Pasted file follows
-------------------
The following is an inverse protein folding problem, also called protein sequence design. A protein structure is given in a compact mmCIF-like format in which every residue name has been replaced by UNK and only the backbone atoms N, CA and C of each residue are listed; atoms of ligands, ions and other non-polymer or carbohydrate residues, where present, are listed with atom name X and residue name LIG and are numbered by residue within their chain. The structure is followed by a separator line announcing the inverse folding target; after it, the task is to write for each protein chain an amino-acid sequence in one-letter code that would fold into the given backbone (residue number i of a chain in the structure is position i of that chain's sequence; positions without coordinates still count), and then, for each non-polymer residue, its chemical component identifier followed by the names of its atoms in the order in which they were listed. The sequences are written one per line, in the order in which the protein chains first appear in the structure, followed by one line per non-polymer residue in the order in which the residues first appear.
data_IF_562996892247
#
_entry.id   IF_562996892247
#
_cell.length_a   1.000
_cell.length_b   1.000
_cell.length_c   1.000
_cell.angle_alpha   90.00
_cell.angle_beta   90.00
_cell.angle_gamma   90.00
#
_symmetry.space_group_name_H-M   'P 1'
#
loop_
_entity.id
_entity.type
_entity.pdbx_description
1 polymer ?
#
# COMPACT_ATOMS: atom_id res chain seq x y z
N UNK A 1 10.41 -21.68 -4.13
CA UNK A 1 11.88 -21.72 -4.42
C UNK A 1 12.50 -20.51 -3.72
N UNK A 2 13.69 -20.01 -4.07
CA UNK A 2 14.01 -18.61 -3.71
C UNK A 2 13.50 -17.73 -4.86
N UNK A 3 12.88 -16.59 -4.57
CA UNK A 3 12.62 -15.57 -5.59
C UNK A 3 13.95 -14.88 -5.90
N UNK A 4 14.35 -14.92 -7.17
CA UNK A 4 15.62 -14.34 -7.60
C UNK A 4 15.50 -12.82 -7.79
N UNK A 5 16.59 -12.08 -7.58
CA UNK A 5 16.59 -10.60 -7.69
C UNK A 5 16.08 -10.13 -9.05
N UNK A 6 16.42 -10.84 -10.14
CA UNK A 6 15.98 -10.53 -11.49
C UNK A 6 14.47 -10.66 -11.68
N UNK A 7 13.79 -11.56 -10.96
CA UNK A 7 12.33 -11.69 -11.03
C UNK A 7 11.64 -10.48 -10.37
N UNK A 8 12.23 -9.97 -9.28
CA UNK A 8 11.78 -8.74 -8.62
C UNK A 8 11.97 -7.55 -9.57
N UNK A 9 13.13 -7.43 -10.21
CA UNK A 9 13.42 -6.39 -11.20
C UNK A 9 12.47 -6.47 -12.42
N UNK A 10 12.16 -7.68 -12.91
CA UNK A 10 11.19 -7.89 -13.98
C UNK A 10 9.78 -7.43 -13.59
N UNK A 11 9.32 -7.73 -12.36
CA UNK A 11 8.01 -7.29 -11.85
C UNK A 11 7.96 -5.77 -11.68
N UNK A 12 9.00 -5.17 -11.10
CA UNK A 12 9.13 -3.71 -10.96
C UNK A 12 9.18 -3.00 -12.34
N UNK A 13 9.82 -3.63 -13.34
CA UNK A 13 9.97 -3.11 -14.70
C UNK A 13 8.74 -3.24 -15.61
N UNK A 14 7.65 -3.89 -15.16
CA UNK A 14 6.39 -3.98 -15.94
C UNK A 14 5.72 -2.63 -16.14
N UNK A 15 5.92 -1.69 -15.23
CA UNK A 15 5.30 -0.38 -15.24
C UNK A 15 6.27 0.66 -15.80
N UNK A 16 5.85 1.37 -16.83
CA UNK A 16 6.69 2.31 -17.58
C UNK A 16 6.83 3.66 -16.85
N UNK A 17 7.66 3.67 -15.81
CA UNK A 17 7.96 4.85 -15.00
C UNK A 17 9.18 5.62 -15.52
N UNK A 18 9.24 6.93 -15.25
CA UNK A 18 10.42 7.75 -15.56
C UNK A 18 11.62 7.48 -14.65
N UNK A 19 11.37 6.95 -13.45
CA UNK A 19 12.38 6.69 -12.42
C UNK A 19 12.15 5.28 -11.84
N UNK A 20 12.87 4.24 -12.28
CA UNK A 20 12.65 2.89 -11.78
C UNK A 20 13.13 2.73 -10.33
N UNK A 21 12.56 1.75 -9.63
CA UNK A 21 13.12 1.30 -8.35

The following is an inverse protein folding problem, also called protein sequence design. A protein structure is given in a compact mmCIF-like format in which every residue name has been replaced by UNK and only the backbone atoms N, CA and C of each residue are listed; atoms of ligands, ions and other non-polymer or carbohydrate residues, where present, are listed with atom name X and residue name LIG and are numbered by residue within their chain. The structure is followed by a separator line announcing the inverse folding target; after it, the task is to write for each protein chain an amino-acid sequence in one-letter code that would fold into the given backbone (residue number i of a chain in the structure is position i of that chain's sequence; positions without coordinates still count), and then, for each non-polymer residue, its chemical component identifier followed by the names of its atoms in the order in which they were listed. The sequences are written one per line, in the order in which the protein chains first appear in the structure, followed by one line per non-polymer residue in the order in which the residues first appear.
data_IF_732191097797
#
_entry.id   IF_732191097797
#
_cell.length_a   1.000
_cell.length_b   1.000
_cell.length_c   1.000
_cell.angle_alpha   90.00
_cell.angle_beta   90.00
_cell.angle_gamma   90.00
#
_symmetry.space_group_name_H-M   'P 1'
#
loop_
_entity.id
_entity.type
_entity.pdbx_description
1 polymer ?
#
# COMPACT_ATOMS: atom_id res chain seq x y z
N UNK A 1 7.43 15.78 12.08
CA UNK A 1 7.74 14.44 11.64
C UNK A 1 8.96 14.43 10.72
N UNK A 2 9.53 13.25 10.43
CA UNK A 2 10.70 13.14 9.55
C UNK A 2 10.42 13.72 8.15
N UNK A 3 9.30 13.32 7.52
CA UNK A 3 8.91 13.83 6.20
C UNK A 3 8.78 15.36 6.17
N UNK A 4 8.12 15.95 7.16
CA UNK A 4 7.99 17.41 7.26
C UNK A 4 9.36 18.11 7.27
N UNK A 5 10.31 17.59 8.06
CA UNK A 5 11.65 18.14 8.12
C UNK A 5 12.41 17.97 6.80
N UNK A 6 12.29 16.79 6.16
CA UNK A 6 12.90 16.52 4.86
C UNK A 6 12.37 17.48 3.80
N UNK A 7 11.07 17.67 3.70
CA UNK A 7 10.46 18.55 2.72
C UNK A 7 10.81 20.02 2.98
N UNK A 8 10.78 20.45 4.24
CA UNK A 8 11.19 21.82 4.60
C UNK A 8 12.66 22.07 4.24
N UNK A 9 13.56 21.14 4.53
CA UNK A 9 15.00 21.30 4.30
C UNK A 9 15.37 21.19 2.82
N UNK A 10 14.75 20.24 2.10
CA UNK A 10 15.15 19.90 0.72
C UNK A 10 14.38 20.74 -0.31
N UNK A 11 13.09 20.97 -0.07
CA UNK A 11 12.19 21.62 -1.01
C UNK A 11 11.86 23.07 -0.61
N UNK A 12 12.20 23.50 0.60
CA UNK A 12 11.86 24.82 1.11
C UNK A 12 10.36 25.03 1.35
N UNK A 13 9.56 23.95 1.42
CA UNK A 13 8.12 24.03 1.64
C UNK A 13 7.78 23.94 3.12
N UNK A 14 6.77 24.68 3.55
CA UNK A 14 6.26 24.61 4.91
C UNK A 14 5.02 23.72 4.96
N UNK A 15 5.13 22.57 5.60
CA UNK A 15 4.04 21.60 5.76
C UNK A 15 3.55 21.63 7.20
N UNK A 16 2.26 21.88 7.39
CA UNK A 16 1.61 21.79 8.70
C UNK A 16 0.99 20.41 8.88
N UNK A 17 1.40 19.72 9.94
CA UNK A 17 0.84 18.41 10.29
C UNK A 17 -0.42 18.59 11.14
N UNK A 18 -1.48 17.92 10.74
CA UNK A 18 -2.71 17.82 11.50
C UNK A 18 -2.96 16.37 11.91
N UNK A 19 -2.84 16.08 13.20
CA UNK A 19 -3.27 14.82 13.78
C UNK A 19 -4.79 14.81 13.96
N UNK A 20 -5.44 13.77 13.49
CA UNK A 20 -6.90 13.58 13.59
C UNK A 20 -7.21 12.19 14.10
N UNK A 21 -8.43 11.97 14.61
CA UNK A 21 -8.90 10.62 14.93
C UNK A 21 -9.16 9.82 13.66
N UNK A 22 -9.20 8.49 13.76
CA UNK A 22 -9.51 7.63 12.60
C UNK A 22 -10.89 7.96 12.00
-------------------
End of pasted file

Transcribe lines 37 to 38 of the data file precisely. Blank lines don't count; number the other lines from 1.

N UNK A 6 16.42 -10.84 -10.14
CA UNK A 6 15.98 -10.53 -11.49